Skateboards: A Magnet for Crazy

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Forrest Huber, Crook bonk on one man’s trash. Photo: Sam Milianta

If there is a crazy bum in my general area, they’ll usually head straight for me and spark up a conversation. It doesn’t matter if I have a skateboard or not—bums love to talk to me—but the attraction is especially strong with a skateboard. As a photographer, this could turn out great, as I have had many bums ask me to take a photo of them.

At first, I thought it was something about my personality. I just naturally emitted some scent or aura that drew crazy people to me. It offered me the advantage, photo-wise. The ultimate photography cliché—portraits of the homeless—falls into my lap quite often and I don’t have to ask permission or try to be sneaky. However, I usually refuse unless they insist (as seen on this page) because that shit is boring and we all know it. Eventually, though, I realized it’s something to do with being a skateboarder. I’ve noticed that some of my friends have a stronger crazy magnet than I do.

I like skating with my friend, Jovi Bathemess, not only because he’s genuinely awesome, but he gives me a break from all the time I spend talking to random strangers (usually bums). On a recent weekend at Liberty Park, an obviously drunk man was sitting in his wheelchair while we skated. A lot of people walked by this guy without paying any attention to him whatsoever. But when Jovi skated past, it was like he was suddenly awakened by the magnetic draw of a skateboarder in his immediate bubble. He asked Jovi if he could push him over to 7-11 so he could go to church. When Jovi asked him if he was really going to church, he replied “Nah man, I just want a beer.”

Just to clarify, not all homeless people are drawn to skateboarders. There are plenty of individuals and families who happen to be down on their luck and without a home, and these people have nothing to do with your average skateboarder. But if they’re bat-shit crazy and lacking in proper shelter, you can bet that they will be drawn to talk to any skateboarder.

Some of it makes sense, as skateboarders generally tend to spend a lot of time downtown in major metropolitan areas, just like bums. It’s possible bums feel a kinship because skateboarders might be the only normal adults they see who aren’t business types. Maybe it’s the idea of having some genuine human interaction without having to hit someone up for change or beer money.

Another commonality skateboarders share with bums is that no one wants us around. On my first trip to New York City, I noticed how insane the skate stoppers were on the benches in Midtown Manhattan. The skate stoppers had these crazy spikes on them. It was only after closer inspection that I realized they weren’t skate stoppers, they were “bum stoppers.” The spikes were put in place to keep bums from sleeping on the benches. They served a dual purpose, unintentionally, of keeping bums and skateboarders from using prime architecture and so-called public space.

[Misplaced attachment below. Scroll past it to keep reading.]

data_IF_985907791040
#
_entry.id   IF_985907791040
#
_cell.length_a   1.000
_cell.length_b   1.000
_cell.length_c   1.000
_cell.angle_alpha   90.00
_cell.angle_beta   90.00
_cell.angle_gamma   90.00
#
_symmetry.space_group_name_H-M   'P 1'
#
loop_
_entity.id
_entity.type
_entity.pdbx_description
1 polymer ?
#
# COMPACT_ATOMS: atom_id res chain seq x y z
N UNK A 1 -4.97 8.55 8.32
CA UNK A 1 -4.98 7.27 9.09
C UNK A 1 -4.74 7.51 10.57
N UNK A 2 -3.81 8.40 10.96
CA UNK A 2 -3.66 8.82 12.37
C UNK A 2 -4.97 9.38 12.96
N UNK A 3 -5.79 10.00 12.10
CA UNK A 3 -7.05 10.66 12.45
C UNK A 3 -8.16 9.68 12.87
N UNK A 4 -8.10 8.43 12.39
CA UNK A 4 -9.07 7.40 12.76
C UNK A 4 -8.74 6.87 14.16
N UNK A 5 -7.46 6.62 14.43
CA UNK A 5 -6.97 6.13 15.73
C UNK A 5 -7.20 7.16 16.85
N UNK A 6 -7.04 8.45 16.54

Bums are also willing to explore parts of the city where your average suit won’t go. The alleys that smell like piss and are full of waste from nice restaurants are popular bum haunts. Oddly enough, skateboarders tend to explore these same areas. The constant search for new spots often leads a skateboarder to the home of a bum. This is one of the exceptions where bums tend to get unfriendly with skateboarders. I have seen many sessions ruin a bum’s day by making too much noise during the mandatory daytime drunk-napping. I have also seen it go the other direction, even to the point of having that bum defecate at the bottom of a bank because he was so angry at the noise.

I am also consistently amazed at how many bums used to skate and how many insist they were once pro. Cops often insist the same thing, but skateboarders’ relationship with cops is a little more complex and jilted, and is a whole other story. No demographic seems to have more former skateboarders than bums.

Moments before the run-in with Jovi and the guy needing a beer, I went to get a drink from the fountain, and another bum I see quite often asked to try a shove-it on my skateboard while telling me over and over again “I used to skate.” Two run-ins don’t usually happen back to back, but the stars must have been aligned that day to make the magnet especially strong.

The epiphany I came to from analyzing this whole situation with my “intense sociological training” is that skateboarders and bums both lack the capacity to be average people. Individualism and expression run rampant among skateboarders and bums. To a responsible adult with a lot of material possessions to lose, this comes across as a sign of mental illness. Maybe it’s anger due to the subconscious desire to live life with the kind of unbridled freedom that comes from not giving a fuck, whether it’s pushing a skateboard down the street at 3 a.m. or pushing a shopping cart in the same fashion.

Charles Bukowski may have said it best: “Some people never go crazy, what truly horrible lives they must lead.” I’ll take my bum friends over your upper-class friends any day. See you downtown.